People make snap judgments all the time. That woman in the sharp business suit must be intelligent and successful; the driver who just cut me off is a rude jerk.
These instant assessments, when we attribute a person’s behavior to innate characteristics rather than external circumstances, happen so frequently that psychologists have a name for them: “fundamental attribution errors.” Unable to know every aspect of a stranger’s backstory, yet still needing to make a primal designation between friend and foe, we watch for surface cues: expensive pants—friend; aggressive driving—foe.
The fundamental attribution error is also termed as correspondence bias or attribution effect. In simple terms, when we see someone doing something, we tend to think it relates to their personality rather than the situation the person might be in.
For instance, if someone cuts in front of you in line, your immediate reaction is, “This person is a complete jerk!”. But in reality, maybe he never cuts into lines and is doing it this time only because he is about to miss his plane, the one he’s taking to be with his great aunt, who is on the verge of death.
Interestingly, social psychologists have found that we make the fundamental attribution error (FAE) about other people but rarely ourselves. When we do things, we always have a good reason. It’s other people we see as defective. (FAE or not, other people are defective. If everyone was more like me, this world would be a much better place!)
A classic example is the person who doesn’t return your call. You could go the usual route and think, “He is an inconsiderate person and parents were right years ago when they said I should have dropped him as a friend.” But the fundamental attribution error would remind you that there might very well be other reasons why this person hasn’t called you back. Maybe he is going through major issues in his life. Maybe he is traveling for work. Maybe he honestly forgot.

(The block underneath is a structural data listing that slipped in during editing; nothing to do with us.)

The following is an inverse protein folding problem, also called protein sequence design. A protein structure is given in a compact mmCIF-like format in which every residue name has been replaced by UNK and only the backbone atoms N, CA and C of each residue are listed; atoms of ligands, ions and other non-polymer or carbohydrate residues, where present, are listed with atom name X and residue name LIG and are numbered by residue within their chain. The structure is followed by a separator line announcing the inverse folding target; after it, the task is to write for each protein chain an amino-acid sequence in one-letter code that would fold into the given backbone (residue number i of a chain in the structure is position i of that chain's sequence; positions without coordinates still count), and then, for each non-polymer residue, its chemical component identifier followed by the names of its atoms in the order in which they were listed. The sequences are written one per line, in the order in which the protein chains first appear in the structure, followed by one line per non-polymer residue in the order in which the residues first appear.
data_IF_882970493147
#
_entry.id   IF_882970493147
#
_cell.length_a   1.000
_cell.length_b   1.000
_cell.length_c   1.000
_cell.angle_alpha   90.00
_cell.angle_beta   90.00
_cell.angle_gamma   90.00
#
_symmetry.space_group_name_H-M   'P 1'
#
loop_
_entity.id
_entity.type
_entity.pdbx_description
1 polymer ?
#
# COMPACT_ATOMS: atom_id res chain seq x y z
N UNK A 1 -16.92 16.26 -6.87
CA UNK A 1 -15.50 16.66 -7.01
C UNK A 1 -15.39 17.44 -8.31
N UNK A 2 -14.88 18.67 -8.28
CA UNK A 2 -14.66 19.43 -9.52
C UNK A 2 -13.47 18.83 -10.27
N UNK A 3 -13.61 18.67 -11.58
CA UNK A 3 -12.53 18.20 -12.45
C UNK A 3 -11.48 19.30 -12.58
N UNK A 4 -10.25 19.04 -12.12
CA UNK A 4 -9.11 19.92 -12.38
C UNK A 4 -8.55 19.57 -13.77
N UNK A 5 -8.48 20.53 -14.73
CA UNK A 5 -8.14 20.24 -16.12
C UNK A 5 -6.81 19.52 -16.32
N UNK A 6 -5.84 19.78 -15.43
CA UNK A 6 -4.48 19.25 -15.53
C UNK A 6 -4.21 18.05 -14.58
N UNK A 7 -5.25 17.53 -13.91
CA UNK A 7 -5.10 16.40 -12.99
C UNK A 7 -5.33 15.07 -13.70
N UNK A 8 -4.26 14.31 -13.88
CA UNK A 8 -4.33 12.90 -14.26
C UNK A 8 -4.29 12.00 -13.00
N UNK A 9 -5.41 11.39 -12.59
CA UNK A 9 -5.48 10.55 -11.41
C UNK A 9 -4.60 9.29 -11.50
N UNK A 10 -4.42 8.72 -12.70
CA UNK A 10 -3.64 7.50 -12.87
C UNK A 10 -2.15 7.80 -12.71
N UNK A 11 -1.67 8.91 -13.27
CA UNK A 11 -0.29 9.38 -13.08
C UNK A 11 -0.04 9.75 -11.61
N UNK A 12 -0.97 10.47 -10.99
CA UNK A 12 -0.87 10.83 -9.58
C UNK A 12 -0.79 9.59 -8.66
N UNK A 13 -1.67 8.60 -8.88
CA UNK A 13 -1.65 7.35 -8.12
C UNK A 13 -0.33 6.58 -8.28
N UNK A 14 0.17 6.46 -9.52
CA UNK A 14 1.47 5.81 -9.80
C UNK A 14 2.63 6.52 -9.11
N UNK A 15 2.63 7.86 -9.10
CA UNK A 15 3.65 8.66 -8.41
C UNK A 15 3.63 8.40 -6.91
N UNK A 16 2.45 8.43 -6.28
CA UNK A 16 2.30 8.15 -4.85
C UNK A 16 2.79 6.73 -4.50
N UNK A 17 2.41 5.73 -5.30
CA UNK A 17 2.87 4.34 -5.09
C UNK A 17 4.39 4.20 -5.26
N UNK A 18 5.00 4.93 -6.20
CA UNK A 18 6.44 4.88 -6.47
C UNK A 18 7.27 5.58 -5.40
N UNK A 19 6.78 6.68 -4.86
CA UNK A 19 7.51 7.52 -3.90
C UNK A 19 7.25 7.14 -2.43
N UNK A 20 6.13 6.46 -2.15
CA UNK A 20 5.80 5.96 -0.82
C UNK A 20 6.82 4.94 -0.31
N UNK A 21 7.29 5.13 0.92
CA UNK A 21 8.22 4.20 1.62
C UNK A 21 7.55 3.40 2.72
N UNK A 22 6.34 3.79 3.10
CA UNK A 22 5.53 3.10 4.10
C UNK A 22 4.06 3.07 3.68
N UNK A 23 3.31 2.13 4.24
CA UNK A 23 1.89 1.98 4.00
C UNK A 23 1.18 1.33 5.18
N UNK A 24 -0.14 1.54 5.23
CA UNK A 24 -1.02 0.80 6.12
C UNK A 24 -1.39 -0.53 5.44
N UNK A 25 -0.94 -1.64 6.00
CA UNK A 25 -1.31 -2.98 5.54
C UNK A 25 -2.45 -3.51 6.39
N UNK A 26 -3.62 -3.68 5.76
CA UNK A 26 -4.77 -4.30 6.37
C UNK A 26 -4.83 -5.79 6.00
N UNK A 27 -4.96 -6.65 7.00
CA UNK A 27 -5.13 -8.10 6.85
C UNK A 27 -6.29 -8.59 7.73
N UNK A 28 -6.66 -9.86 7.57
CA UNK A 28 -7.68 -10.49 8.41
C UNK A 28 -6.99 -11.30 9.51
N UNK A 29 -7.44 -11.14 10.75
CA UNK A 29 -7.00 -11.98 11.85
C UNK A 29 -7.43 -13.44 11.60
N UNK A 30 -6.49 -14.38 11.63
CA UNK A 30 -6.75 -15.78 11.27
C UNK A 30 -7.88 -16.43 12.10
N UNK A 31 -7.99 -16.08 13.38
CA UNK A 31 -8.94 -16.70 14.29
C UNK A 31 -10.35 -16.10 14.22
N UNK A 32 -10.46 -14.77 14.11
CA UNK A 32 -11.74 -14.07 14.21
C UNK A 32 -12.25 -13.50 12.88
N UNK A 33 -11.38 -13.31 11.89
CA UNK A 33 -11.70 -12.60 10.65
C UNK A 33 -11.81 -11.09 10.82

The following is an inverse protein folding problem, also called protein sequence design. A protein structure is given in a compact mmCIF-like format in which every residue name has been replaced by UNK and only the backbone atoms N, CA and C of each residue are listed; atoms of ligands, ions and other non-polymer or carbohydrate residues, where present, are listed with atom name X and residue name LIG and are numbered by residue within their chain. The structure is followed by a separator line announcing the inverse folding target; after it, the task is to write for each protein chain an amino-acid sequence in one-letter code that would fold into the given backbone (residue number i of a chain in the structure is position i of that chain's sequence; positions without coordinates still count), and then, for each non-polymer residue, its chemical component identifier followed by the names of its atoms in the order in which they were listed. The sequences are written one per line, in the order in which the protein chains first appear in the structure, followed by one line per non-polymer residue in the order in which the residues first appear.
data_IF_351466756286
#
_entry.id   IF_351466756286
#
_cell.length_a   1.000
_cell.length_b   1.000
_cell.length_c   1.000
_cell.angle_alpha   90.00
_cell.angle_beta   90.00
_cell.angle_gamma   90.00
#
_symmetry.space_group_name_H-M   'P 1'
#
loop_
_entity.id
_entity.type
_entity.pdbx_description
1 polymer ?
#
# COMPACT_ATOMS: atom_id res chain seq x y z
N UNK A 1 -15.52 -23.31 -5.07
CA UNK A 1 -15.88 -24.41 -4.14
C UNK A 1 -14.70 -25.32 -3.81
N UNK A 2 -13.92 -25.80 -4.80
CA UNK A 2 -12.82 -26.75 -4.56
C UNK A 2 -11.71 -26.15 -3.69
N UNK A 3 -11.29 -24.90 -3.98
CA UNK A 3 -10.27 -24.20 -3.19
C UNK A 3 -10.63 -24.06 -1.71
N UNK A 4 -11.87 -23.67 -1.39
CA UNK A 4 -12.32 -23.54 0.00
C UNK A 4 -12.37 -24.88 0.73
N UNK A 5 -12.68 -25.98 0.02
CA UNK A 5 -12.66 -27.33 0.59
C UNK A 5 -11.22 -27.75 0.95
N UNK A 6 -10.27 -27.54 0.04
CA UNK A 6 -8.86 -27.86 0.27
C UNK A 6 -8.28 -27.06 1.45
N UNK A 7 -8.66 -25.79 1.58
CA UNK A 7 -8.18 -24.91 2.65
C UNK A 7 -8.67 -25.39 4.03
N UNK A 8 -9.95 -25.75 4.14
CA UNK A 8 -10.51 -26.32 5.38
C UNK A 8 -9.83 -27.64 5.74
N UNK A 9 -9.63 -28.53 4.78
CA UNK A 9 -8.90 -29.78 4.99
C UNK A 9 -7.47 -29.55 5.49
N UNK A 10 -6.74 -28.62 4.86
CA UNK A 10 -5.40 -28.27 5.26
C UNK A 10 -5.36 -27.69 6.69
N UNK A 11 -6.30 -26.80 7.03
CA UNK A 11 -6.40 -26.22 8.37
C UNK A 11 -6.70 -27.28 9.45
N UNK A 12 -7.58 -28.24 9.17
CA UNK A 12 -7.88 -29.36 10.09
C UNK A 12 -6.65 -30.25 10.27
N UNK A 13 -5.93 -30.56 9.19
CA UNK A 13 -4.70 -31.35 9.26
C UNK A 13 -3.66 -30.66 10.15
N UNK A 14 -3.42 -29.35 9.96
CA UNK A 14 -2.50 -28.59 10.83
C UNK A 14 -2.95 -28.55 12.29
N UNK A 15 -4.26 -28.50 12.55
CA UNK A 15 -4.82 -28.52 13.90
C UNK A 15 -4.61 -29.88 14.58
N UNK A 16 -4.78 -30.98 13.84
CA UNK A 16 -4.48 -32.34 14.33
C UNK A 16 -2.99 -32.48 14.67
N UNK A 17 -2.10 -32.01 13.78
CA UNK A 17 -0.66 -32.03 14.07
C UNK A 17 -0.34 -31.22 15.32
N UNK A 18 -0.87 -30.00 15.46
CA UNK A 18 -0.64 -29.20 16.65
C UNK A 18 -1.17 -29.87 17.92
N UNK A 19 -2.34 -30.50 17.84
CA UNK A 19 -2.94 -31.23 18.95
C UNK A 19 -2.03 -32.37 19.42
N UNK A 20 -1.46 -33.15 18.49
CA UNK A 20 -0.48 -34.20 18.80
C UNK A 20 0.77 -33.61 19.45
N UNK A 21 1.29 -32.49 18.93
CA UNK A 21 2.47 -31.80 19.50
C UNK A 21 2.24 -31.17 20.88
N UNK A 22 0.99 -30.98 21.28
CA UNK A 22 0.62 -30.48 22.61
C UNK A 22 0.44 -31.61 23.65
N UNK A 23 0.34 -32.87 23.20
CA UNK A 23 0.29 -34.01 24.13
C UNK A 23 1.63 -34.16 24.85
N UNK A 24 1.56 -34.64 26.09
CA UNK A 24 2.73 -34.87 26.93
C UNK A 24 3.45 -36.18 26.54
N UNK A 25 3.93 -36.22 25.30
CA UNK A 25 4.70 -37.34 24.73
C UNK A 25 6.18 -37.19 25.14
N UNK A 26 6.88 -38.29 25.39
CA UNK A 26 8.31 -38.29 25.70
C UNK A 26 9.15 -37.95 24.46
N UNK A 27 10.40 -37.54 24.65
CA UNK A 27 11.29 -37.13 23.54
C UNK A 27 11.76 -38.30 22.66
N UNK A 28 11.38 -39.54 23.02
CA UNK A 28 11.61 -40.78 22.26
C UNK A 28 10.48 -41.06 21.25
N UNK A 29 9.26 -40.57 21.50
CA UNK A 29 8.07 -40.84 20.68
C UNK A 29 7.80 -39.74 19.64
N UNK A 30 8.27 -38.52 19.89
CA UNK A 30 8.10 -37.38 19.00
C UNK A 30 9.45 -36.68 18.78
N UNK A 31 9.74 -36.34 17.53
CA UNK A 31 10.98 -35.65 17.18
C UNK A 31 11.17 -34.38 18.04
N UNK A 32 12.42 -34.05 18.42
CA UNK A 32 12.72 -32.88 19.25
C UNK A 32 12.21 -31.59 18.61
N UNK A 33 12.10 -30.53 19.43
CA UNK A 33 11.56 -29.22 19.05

However, if we all take a step back to recognize and accept the fundamental attribution error, we will feel dissatisfied far less often.
Most people are good and decent, subject to the same difficulties in life as you are. When they ignore us, or don’t say thank you when we hold a door open for them, or step on our feet and don’t apologize, or make nasty comments about our mothers, we must remember that they are simply fellow sufferers. Maybe they are just having a bad day.
So the next time someone says, “You know, you’re a real pain in the neck,” hold off on the usual reaction, which would be rage. The person may not be saying it because he’s a jerk who hates you, but because he just missed winning the lottery by one number. He may even deserve your sympathy 🙂